The seventies was a tumultuous for Preston North End. In the latest of his books on the history of Preston North End, author Edward Skingsley takes readers on a whistlestop trip through a decade of highs and lows. Here is a taster of what to expect
When January 1, 1970 dawned over Deepdale, the new decade found North End in some turmoil and in the process of being relegated to the Third Division – at the time it was a new low in the club’s long history.
Just seven years previously North End had contested the FA Cup final and gone within a whisker of being promoted back to Division One. Those days were now long forgotten and when Blackpool turned up at Deepdale in April to trample over any forlorn hope North End could cling on to their Second Division status, drastic action was needed.
Alan Ball Snr was brought in to replace Bobby Seith as manager for North End’s new existence in the third tier, and brilliantly motivated the demoralised players to bounce back into the Second Division at the very first attempt.
It was no ordinary promotion; it was a victory for exciting, attacking football executed by players who had found their confidence once again under the opinionated, no-nonsense Ball. He attracted a lot of positive publicity for North End and as early as November 1971 had his team parked in fourth spot in the Second Division, engineering this remarkable turnaround in the club’s fortunes in just 18 months.
READ MORE: When Alan Ball Sr managed PNE
The football North End were serving up at that time was quite superb. A 4-0 hammering of second-placed Millwall at Deepdale lives long in the memory, and it was quite different for the fan to be checking the ‘Football Post’ on a Saturday evening to see how few teams were above North End in the division rather than below!
But January heralded a big dip in form and North End started to slide down the table, fanning fears of a relegation fight for a large part of the spring. This was happily avoided, and after a slow start in 1972/73 fourth position was attained yet again by November.
Sadly, the coincidences didn’t stop there; from January 1973, the team lost all semblance of form and plummeted down the table once again. This time Ball paid the ultimate price and was sacked, despite being the bookmaker’s second favourite to land the Manchester United managerial post some eight weeks previously.
In general, the fans were not just unhappy at Ball’s removal, but in the manner of the way it was done. A fans’ protest group was formed and the North End board came under intense criticism, eventually leading to a takeover bid by a consortium of local businessmen.
This bid failed, and North End limped over the safety line at the end of the season after holding champions-elect Burnley to a 1-1 draw on a contrived, narrow and soaked Deepdale pitch.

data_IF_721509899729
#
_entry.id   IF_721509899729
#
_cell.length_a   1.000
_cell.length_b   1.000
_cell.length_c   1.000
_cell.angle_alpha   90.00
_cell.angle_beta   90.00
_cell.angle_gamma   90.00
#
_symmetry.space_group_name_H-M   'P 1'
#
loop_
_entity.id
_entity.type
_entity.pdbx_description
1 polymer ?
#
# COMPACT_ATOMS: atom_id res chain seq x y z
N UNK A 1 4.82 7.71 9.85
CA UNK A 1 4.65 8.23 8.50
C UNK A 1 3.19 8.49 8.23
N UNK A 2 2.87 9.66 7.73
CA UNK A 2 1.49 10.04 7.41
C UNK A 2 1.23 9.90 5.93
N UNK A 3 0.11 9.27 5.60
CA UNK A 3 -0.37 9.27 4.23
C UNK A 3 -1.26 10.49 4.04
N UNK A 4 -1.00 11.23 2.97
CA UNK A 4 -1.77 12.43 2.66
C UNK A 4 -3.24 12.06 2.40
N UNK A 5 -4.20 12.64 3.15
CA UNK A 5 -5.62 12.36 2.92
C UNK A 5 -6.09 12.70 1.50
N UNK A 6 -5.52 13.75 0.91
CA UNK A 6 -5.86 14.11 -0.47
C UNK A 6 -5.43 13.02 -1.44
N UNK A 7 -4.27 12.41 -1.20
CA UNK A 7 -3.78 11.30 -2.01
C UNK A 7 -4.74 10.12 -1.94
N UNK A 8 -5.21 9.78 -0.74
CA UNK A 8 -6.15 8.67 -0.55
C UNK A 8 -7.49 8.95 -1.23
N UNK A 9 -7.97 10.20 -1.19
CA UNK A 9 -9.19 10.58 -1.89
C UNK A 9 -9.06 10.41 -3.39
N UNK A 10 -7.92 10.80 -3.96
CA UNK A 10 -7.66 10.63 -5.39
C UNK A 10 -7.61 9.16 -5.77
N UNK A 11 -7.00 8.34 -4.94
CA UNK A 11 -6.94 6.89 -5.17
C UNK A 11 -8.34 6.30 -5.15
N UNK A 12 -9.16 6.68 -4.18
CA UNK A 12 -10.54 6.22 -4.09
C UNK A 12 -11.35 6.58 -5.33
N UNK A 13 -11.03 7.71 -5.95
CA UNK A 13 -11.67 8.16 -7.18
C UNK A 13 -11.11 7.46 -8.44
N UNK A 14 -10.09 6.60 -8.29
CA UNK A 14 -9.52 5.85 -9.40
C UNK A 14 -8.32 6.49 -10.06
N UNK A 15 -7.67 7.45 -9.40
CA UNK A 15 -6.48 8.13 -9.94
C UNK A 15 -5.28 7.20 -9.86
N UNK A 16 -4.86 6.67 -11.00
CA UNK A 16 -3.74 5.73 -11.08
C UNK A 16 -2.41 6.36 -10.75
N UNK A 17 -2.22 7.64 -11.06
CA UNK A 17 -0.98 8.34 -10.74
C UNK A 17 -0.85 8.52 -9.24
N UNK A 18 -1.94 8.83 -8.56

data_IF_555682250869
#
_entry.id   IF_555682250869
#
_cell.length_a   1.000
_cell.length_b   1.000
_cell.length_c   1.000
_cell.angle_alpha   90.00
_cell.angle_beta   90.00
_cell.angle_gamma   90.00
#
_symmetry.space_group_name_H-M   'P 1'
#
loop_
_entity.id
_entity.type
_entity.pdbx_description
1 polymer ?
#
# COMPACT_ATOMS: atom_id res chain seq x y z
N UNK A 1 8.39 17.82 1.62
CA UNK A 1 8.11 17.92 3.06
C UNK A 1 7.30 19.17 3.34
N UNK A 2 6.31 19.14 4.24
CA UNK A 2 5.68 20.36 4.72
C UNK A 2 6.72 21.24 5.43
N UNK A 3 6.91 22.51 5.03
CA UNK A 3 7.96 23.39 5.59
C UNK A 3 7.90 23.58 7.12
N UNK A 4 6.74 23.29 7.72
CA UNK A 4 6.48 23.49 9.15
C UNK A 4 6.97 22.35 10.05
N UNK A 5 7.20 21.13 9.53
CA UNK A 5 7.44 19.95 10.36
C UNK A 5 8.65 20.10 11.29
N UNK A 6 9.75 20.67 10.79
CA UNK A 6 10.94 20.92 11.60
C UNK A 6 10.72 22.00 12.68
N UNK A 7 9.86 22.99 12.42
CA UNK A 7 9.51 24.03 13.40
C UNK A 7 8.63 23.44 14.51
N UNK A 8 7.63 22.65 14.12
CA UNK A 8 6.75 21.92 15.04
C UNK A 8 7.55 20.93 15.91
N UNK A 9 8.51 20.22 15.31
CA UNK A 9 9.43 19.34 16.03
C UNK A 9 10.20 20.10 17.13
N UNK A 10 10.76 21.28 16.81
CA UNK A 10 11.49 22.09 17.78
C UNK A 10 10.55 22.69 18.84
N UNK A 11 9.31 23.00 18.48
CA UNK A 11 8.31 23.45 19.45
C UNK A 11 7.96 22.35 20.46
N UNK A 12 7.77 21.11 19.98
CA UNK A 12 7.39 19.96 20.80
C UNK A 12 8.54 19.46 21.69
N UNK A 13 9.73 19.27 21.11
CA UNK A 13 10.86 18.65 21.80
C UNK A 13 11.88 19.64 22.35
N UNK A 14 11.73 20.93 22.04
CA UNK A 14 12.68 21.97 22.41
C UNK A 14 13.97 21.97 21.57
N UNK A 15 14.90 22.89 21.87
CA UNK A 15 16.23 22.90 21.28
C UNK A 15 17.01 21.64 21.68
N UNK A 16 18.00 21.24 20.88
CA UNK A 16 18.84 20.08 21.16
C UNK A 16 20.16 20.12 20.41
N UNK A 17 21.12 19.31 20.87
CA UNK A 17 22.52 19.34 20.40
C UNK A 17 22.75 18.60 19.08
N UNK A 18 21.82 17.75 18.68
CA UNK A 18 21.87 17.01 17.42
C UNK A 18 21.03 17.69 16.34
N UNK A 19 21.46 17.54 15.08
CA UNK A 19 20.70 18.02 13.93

The big news of the summer of 1973 was the appointment of Bobby Charlton as manager. A reorganisation of the board had seen some new money being put into the coffers for Charlton, and he brought in several decent players such as Nobby Stiles, Francis Burns and David Sadler during his first season.
For the third season in a row, the North End fan would be shown the dizzy heights of Division Two – reaching second place in early October – and the plunging lows. Charlton went one fatal step further than Ball and took North End down, and soon learned the grim realities of being the manager at Deepdale.
READ MORE: When Sir Bobby's Preston North End beat Blyth Spartans
He survived a show of hands in the boardroom, but his budget was slashed and now he would have to sell to buy, just like all other managers before him. Charlton boosted morale somewhat during the close season by announcing he would come out of retirement to assist the team in their promotion drive, finally hanging up his boots when the campaign petered out in the spring of 1975.
In January, striker Alex Bruce, lauded by Charlton during the previous season, was shunted out, apparently with the approval of the manager, to Newcastle United to fund the arrival of Mike Elwiss to the North End ranks from Doncaster Rovers. The transfer of Bruce would come back to haunt Charlton in the opening weeks of the 1975/76 season.
After the board sold Mel Holden out of the blue to Sunderland in the close season, rumours of discontent at Deepdale started to circulate but Charlton dismissed such talk – ending his call-to-arms message with the prophetic words, “…and the directors are right behind me”.
Newcastle United’s new manager Gordon Lee made a direct approach to the board for North End’s centre half and captain, John Bird, keeping Charlton out of the loop. The board liked what they saw – £50,000 cash and a choice of Alex Bruce or Mick Burns for the talented Bird. When Charlton was finally informed by the board of their unanimous decision to sell Bird on the morning of August 21, 1975 he disagreed, promising his captain before he went into the boardroom, “if they sell you, I’m resigning”. By lunchtime, Charlton was the ex-North End manager.